# What is the derivative of #ln(1+1/x) / (1/x)#?

Using the property of logs ...

Using only the product rule :

Now simplify ...

hope that helped

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I like the form:

We can now use the product rule, but also note that

So, here we go:

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To find the derivative of ( \frac{\ln(1+\frac{1}{x})}{\frac{1}{x}} ), we can apply the quotient rule:

Let ( u = \ln(1+\frac{1}{x}) ) and ( v = \frac{1}{\frac{1}{x}} ).

Then, using the quotient rule ( \frac{d}{dx}(\frac{u}{v}) = \frac{u'v - uv'}{v^2} ):

( u' = \frac{d}{dx}(\ln(1+\frac{1}{x})) = \frac{1}{1+\frac{1}{x}} \cdot \frac{d}{dx}(1+\frac{1}{x}) = \frac{1}{1+\frac{1}{x}} \cdot (-\frac{1}{x^2}) )

( v' = \frac{d}{dx}(\frac{1}{\frac{1}{x}}) = \frac{d}{dx}(x) = 1 )

Now, plugging these into the quotient rule formula:

( \frac{d}{dx}(\frac{\ln(1+\frac{1}{x})}{\frac{1}{x}}) = \frac{\frac{1}{1+\frac{1}{x}} \cdot \frac{1}{x^2} - \ln(1+\frac{1}{x}) \cdot 1}{(\frac{1}{x})^2} )

Simplify:

( = \frac{\frac{1}{x^2+1} \cdot \frac{1}{x^2} - \ln(1+\frac{1}{x})}{\frac{1}{x^2}} )

( = \frac{\frac{1}{x^2(x^2+1)} - \ln(1+\frac{1}{x})}{\frac{1}{x^2}} )

( = x^2 \left( \frac{1}{x^2(x^2+1)} - \ln(1+\frac{1}{x}) \right) )

So, the derivative of ( \frac{\ln(1+\frac{1}{x})}{\frac{1}{x}} ) is ( x^2 \left( \frac{1}{x^2(x^2+1)} - \ln(1+\frac{1}{x}) \right) ).

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To find the derivative of the given function ln(1 + 1/x) / (1/x), we can use the quotient rule of differentiation.

Let u = ln(1 + 1/x) and v = 1/x.

Then, applying the quotient rule, the derivative of the function with respect to x is given by:

[ \frac{d}{dx} \left( \frac{u}{v} \right) = \frac{v \frac{du}{dx} - u \frac{dv}{dx}}{v^2} ]

Where ( \frac{du}{dx} ) represents the derivative of u with respect to x and ( \frac{dv}{dx} ) represents the derivative of v with respect to x.

Now, let's find the derivatives of u and v:

[ \frac{du}{dx} = \frac{d}{dx} \left( \ln(1 + \frac{1}{x}) \right) ]

Using the chain rule, we get:

[ \frac{du}{dx} = \frac{1}{1 + \frac{1}{x}} \cdot \frac{d}{dx} \left(1 + \frac{1}{x}\right) ]

[ \frac{du}{dx} = \frac{1}{1 + \frac{1}{x}} \cdot \left( -\frac{1}{x^2} \right) ]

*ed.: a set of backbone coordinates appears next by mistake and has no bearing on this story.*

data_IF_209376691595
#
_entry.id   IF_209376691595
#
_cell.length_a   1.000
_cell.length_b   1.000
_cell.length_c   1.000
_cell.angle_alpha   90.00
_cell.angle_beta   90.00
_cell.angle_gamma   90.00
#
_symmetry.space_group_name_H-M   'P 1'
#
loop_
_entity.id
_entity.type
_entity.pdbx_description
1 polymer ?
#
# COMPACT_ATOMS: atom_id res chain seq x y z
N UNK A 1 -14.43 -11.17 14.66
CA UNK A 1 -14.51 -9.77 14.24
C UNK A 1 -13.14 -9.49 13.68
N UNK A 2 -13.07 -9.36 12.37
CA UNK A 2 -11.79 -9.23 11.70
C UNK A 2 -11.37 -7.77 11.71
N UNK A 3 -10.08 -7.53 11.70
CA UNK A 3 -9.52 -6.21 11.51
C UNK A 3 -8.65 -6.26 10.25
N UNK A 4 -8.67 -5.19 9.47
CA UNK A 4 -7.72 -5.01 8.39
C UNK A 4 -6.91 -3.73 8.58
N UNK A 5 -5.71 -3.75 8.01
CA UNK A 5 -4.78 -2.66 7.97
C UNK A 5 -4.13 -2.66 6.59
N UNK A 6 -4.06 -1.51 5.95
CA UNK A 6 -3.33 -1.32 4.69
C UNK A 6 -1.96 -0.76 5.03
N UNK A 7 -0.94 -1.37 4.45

[ \frac{du}{dx} = -\frac{1}{x^2 + x} ]

Now, for ( \frac{dv}{dx} ):

[ \frac{dv}{dx} = \frac{d}{dx} \left( \frac{1}{x} \right) ]

[ \frac{dv}{dx} = -\frac{1}{x^2} ]

Now, substituting these derivatives into the quotient rule formula:

[ \frac{d}{dx} \left( \frac{u}{v} \right) = \frac{\frac{1}{x} \left( -\frac{1}{x^2 + x} \right) - \ln(1 + \frac{1}{x}) \left( -\frac{1}{x^2} \right)}{\left( \frac{1}{x} \right)^2} ]

Simplifying further:

[ \frac{d}{dx} \left( \frac{u}{v} \right) = \frac{-\frac{1}{x(x^2 + x)} + \frac{\ln(1 + \frac{1}{x})}{x^2}}{\frac{1}{x^2}} ]

[ \frac{d}{dx} \left( \frac{u}{v} \right) = -\frac{x^2 \ln(1 + \frac{1}{x}) - (x^2 + x) \ln(1 + \frac{1}{x})}{x(x^2 + x)} ]

[ \boxed{\frac{d}{dx} \left( \frac{u}{v} \right) = -\frac{x^2 \ln(1 + \frac{1}{x}) - (x^2 + x) \ln(1 + \frac{1}{x})}{x(x^2 + x)}} ]

So, the derivative of ln(1 + 1/x) / (1/x) with respect to x is given by the expression derived above.

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When evaluating a one-sided limit, you need to be careful when a quantity is approaching zero since its sign is different depending on which way it is approaching zero from. Let us look at some examples.

When evaluating a one-sided limit, you need to be careful when a quantity is approaching zero since its sign is different depending on which way it is approaching zero from. Let us look at some examples.

When evaluating a one-sided limit, you need to be careful when a quantity is approaching zero since its sign is different depending on which way it is approaching zero from. Let us look at some examples.

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